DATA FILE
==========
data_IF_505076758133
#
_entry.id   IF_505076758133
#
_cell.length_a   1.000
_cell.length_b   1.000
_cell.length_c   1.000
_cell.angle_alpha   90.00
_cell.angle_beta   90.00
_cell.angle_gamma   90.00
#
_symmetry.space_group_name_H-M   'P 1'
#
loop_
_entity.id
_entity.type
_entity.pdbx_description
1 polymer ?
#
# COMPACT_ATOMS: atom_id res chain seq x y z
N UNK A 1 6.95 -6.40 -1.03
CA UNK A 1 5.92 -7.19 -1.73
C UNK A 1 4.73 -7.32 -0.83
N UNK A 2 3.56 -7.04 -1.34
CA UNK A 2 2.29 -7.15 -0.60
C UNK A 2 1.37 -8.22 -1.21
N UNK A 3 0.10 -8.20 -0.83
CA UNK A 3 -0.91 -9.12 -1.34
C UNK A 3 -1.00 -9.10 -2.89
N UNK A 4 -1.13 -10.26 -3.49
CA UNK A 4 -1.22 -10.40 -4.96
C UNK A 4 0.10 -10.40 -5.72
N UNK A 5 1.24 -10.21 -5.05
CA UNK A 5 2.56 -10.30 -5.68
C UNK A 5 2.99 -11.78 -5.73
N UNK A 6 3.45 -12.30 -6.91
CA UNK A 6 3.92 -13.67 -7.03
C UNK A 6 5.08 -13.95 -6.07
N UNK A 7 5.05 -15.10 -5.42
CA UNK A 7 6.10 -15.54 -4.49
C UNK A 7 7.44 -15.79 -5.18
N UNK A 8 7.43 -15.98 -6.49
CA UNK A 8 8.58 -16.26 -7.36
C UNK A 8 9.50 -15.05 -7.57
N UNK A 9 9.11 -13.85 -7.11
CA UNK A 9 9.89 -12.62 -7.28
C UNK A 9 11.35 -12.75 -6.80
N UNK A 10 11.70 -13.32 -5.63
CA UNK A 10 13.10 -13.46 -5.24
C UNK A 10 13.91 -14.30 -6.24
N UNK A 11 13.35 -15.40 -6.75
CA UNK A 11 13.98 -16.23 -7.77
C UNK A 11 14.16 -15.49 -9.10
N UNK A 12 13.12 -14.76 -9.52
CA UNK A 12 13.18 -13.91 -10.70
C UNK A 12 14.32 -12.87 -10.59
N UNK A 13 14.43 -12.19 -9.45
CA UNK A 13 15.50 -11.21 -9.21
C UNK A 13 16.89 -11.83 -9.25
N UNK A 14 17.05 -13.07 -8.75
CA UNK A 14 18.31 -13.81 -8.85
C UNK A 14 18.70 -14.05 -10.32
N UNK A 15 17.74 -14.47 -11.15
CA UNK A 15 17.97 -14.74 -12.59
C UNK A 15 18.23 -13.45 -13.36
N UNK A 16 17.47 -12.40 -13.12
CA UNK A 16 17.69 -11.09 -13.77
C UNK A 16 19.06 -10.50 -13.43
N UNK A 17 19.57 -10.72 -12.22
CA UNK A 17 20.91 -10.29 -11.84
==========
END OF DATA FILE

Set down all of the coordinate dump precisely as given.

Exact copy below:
data_IF_505076758133
#
_entry.id   IF_505076758133
#
_cell.length_a   1.000
_cell.length_b   1.000
_cell.length_c   1.000
_cell.angle_alpha   90.00
_cell.angle_beta   90.00
_cell.angle_gamma   90.00
#
_symmetry.space_group_name_H-M   'P 1'
#
loop_
_entity.id
_entity.type
_entity.pdbx_description
1 polymer ?
#
# COMPACT_ATOMS: atom_id res chain seq x y z
N UNK A 1 6.95 -6.40 -1.03
CA UNK A 1 5.92 -7.19 -1.73
C UNK A 1 4.73 -7.32 -0.83
N UNK A 2 3.56 -7.04 -1.34
CA UNK A 2 2.29 -7.15 -0.60
C UNK A 2 1.37 -8.22 -1.21
N UNK A 3 0.10 -8.20 -0.83
CA UNK A 3 -0.91 -9.12 -1.34
C UNK A 3 -1.00 -9.10 -2.89
N UNK A 4 -1.13 -10.26 -3.49
CA UNK A 4 -1.22 -10.40 -4.96
C UNK A 4 0.10 -10.40 -5.72
N UNK A 5 1.24 -10.21 -5.05
CA UNK A 5 2.56 -10.30 -5.68
C UNK A 5 2.99 -11.78 -5.73
N UNK A 6 3.45 -12.30 -6.91
CA UNK A 6 3.92 -13.67 -7.03
C UNK A 6 5.08 -13.95 -6.07
N UNK A 7 5.05 -15.10 -5.42
CA UNK A 7 6.10 -15.54 -4.49
C UNK A 7 7.44 -15.79 -5.18
N UNK A 8 7.43 -15.98 -6.49
CA UNK A 8 8.58 -16.26 -7.36
C UNK A 8 9.50 -15.05 -7.57
N UNK A 9 9.11 -13.85 -7.11
CA UNK A 9 9.89 -12.62 -7.28
C UNK A 9 11.35 -12.75 -6.80
N UNK A 10 11.70 -13.32 -5.63
CA UNK A 10 13.10 -13.46 -5.24
C UNK A 10 13.91 -14.30 -6.24
N UNK A 11 13.35 -15.40 -6.75
CA UNK A 11 13.98 -16.23 -7.77
C UNK A 11 14.16 -15.49 -9.10
N UNK A 12 13.12 -14.76 -9.52
CA UNK A 12 13.18 -13.91 -10.70
C UNK A 12 14.32 -12.87 -10.59
N UNK A 13 14.43 -12.19 -9.45
CA UNK A 13 15.50 -11.21 -9.21
C UNK A 13 16.89 -11.83 -9.25
N UNK A 14 17.05 -13.07 -8.75
CA UNK A 14 18.31 -13.81 -8.85
C UNK A 14 18.70 -14.05 -10.32
N UNK A 15 17.74 -14.47 -11.15
CA UNK A 15 17.97 -14.74 -12.59
C UNK A 15 18.23 -13.45 -13.36
N UNK A 16 17.47 -12.40 -13.12
CA UNK A 16 17.69 -11.09 -13.77
C UNK A 16 19.06 -10.50 -13.43
N UNK A 17 19.57 -10.72 -12.22
CA UNK A 17 20.91 -10.29 -11.84